Animal Models for Pulmonary Diseases

Animal models are crucial in advancing our knowledge and understanding of pulmonary diseases. Using alternatives models, such as computer simulations, is simply not advanced enough to elucidate all the biological mechanisms inside a living creature.

Animal modelling in respiratory research must present translational pathologic characteristics to enable researchers to understand complex diseases including pulmonary fibrosis, asthma, and COPD (Chronic Obstructive Pulmonary Disorder). Mice are the primary choice for many research studies, with three main strains of mice typically used in respiratory research, A/J1, BALB/c2, and C57B/63. It is important to note that certain strains are better suited for some applications than others.


Asthma is a respiratory disease with a complex history. Guinea pigs were the most popular models in the past, as they have natural airway hyperresponsiveness and are easily sensitized.4 However, the murine models rapidly became the most commonly used model in the early 1990s.5 Mice are ideal for asthma studies as they are low cost, convenient, and various transgenic models are available. A/J mice have airways that are spontaneously hyperresponsive to bronchoconstricting agents, however BALB/c mice are typically used in immunological studies as they exhibit the TH2-biased immune response and produce monoclonal antibodies to a ovalbumin (OVA) and house dust mite (HDM) allergen.

Pulmonary Fibrosis

Pulmonary fibrosis can be caused by various factors, including diseases, injury, aging, environmental exposures, drug administration, and idiopathic origins. In this application, C57BL/6 mice are the most common strain due to their fully known genome and transgenic possibilities. When developing the model, bleomycin is often used, however the method of bleomycin delivery can alter the pathogenesis. Endotracheal delivery may result in patchy distribution and heterogeneity, while ventilator-assisted drug delivery offers homogeneous distribution with lower doses. 6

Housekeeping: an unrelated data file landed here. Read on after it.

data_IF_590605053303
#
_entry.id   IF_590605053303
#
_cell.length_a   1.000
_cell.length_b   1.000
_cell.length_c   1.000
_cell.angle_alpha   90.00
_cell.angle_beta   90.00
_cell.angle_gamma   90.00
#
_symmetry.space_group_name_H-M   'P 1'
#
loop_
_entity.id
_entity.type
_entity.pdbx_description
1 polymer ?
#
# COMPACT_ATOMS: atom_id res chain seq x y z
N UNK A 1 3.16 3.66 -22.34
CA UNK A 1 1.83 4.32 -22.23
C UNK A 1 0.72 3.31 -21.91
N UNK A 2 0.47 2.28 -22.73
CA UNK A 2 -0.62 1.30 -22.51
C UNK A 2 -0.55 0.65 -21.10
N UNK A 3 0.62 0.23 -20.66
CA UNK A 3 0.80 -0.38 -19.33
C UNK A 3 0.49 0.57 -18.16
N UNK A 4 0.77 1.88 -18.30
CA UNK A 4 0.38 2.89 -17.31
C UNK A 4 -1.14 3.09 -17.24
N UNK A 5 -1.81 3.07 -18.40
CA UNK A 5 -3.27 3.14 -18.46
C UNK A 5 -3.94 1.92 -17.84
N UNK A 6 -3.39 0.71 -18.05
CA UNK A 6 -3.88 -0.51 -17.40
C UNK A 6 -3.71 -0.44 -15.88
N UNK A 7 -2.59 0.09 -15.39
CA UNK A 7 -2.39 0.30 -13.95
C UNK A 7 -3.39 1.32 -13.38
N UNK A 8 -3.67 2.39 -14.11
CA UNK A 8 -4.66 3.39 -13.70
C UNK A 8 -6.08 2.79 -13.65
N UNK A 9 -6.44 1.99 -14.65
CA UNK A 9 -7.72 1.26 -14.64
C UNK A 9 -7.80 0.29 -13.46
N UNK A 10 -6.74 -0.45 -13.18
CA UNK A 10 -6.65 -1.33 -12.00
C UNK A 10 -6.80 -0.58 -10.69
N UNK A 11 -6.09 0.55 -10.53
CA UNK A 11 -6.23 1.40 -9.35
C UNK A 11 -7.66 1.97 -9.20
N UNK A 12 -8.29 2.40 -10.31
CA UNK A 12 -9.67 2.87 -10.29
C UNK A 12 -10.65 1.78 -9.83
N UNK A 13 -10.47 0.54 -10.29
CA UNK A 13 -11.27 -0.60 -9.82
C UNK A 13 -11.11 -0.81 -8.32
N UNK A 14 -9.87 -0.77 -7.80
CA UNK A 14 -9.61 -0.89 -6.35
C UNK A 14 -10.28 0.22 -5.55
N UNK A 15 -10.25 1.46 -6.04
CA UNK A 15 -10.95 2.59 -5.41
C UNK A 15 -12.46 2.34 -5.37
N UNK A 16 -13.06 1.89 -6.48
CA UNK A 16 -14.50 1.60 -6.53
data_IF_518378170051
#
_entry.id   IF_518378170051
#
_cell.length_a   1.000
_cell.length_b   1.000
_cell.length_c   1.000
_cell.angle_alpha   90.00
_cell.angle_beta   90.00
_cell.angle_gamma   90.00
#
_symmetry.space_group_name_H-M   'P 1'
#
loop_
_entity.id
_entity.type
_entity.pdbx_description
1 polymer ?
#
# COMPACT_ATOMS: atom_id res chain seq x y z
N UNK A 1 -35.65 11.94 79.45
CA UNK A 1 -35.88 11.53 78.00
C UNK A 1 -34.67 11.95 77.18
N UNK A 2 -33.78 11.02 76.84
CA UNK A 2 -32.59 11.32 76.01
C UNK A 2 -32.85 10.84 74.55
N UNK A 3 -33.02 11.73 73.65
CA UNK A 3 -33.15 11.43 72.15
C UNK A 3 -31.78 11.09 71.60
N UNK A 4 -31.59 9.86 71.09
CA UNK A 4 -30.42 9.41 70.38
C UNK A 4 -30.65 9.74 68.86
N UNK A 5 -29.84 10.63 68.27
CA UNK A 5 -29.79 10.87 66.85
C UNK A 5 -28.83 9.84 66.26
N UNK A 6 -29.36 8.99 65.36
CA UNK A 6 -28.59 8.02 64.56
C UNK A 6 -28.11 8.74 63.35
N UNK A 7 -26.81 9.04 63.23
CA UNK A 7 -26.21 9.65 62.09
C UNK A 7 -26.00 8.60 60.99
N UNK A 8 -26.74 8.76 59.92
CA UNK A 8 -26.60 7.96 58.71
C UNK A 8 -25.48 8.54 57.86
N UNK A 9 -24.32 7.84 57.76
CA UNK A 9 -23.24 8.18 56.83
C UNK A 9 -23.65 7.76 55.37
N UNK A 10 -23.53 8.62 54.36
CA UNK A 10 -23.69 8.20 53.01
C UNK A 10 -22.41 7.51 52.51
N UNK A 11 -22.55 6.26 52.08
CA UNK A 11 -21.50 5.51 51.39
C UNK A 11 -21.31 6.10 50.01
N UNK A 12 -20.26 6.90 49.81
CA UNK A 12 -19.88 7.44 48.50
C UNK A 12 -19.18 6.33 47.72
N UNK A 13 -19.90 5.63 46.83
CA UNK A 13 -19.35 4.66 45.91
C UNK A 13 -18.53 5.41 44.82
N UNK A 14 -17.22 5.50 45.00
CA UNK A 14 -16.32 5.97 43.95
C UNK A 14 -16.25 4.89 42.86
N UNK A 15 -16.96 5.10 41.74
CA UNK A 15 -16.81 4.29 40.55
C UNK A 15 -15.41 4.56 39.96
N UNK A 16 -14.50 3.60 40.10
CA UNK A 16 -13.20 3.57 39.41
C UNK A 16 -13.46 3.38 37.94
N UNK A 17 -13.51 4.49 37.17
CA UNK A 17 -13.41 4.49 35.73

Chronic Obstructive Pulmonary Disorder

COPD is an inherently heterogeneous disease, with both emphysema and chronic bronchitis components, controlled by susceptibility factors like environmental exposures and host genetics. The two most common COPD models include elastase delivery and cigarette-smoke exposures. While elastase is useful for simple exposures with rapid and significant lung injury development, it does not replicate the slow progression of COPD development. The gold standard for COPD models is the cigarette-exposure model, as it mimics human exposure more accurately, and A/J mice develop cigarette-smoke-induced emphysema more quickly than other strains.7


  4. Animal models of asthma: Reprise or reboot? (2013). Mullane and Williams Biochemical Pharmacology, 87(1): 131-139
  5. Murine models of allergic asthma. (2017). Hapeslagh et al. Inflammation: Methods and Protocols, Methods in Molecular Biology. Chapter 10. Vol.155
  6. Three-Dimensional Quantitative Co-Mapping of Pulmonary Morphology and Nanoparticle Distribution with Cellular Resolution in Nondissected Murine Lungs.  (2019). Yang L, Feuchtinger A, Möller W, et al. ACS Nano: 13(2):1029-1041
  7. The development of emphysema in cigarette smoke-exposed mice is strain dependent. (2004). Guerassimov A, et al. Am J Respir Crit Care Med 170: 974-980.


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